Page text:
This was not the end, however. Two weeks later, newly elected Korean President Lee Myung-Bak travelled to Washington to sign the FTA. While there, on 18 April, the two governments inked yet another side deal that the US insisted was necessary for the FTA to go through. This deal laid out explicit rules on how Korea was to open its market in the broadest way to US beef imports, despite concerns about mad cow disease. The adoption of this secret pact triggered off what became known as the "beef crisis" in Korea. Students, mothers and consumers raised a fury of candlelight protests and other actions that by June 2008 had ministers resigning and the president own tenure under threat.

After several more years of sustained opposition to the agreement, the US-Korea FTA was finally ratification by both countries’ parliaments and took effect in November 2011 However opposition to, and concerns about the FTA have not faded since it passed, with many worried about the implications of the investor-state dispute mechanism in the deal.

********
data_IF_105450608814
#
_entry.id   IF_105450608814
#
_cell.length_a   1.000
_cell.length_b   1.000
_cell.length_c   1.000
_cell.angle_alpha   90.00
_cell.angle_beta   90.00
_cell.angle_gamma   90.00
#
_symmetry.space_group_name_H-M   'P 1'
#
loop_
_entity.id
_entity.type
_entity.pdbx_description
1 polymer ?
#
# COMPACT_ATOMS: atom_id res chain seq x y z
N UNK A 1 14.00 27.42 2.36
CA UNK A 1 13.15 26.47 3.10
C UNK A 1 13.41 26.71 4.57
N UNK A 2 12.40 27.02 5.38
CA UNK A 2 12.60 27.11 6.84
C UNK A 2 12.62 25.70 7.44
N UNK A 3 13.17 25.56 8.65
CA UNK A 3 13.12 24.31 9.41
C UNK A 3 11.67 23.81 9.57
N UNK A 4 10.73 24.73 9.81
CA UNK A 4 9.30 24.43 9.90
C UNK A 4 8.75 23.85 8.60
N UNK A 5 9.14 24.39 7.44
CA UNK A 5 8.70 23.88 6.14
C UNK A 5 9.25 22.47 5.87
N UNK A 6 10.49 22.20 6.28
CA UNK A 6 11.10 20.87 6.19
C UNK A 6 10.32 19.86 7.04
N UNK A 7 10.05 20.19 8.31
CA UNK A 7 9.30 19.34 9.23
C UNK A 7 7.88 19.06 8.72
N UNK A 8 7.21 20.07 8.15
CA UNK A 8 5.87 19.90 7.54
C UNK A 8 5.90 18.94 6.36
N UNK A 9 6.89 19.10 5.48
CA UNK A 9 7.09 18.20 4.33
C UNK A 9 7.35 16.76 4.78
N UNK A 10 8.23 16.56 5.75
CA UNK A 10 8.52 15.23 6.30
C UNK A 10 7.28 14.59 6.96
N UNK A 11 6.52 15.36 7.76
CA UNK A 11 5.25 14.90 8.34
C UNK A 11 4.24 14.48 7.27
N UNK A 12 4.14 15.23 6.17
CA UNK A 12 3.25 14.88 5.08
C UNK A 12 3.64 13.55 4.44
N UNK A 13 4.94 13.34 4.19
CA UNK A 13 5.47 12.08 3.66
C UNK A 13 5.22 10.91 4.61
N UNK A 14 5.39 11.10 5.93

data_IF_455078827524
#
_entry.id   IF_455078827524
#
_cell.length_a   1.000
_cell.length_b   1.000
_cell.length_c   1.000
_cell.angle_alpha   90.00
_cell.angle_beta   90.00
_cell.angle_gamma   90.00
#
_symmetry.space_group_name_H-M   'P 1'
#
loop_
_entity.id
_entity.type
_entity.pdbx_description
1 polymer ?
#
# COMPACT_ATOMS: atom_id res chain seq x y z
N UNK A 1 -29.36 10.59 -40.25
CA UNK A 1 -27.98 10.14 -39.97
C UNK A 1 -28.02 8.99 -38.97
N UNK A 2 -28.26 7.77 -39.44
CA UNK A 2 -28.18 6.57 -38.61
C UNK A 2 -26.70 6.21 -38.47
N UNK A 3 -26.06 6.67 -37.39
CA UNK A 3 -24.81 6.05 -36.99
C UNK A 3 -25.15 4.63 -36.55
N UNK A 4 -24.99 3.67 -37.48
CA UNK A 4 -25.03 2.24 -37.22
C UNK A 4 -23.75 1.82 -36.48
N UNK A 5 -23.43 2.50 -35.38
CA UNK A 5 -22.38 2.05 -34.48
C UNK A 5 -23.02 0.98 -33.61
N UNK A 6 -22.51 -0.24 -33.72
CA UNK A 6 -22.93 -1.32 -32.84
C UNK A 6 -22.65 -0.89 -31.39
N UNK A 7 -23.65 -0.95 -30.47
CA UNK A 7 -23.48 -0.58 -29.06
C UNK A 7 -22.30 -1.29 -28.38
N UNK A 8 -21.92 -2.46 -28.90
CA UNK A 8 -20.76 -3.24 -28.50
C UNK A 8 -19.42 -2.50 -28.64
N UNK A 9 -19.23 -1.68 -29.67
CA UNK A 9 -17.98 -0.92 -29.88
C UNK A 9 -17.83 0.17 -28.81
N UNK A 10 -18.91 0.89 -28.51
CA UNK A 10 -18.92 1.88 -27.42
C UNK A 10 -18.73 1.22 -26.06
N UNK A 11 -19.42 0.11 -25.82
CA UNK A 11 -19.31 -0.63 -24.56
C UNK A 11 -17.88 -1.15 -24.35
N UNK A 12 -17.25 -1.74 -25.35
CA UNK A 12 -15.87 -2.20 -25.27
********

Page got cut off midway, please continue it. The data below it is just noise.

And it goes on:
last update: May 2012

Photo: Joe Mabel / CC BY-SA 3.0

Putting a brake on FTA
The opposition Democratic United Party appears set to scuttle the Korea-U.S. Free Trade Agreement by any means. The DUP will ask the U.S. president and Congress to suspend the implementation of the KORUS FTA, and go as far as to ``break” it if the liberal party wins in a presidential election in December.
DUP pledges full repeal of US FTA
The newly elected Supreme Council of Korea’s main opposition Democratic United Party pledged to fully repeal the disputed Korea-US Free Trade Agreement.
’Who is this workshop for?’
Seven protesting farmers and fishermen barred from a government meeting on the Korea-US FTA are arrested in Jeju City, Jan. 9
AMCHAM interferes in domestic policies through FTA
Under the Korea-US Free Trade Agreement (KORUS FTA), Korean civil servants would be excluded from the Health Insurance Review and Assessment Service (HIRA)’s process of price determination. Instead independent review procedures could be used to set prices for medicines and medical supplies. This has caused concern among health care groups who worry that multinational pharmaceutical companies could use the independent review procedure to change the Korean government’s medicine prices.
South Korean lawmakers call for renegotiation of trade agreement with US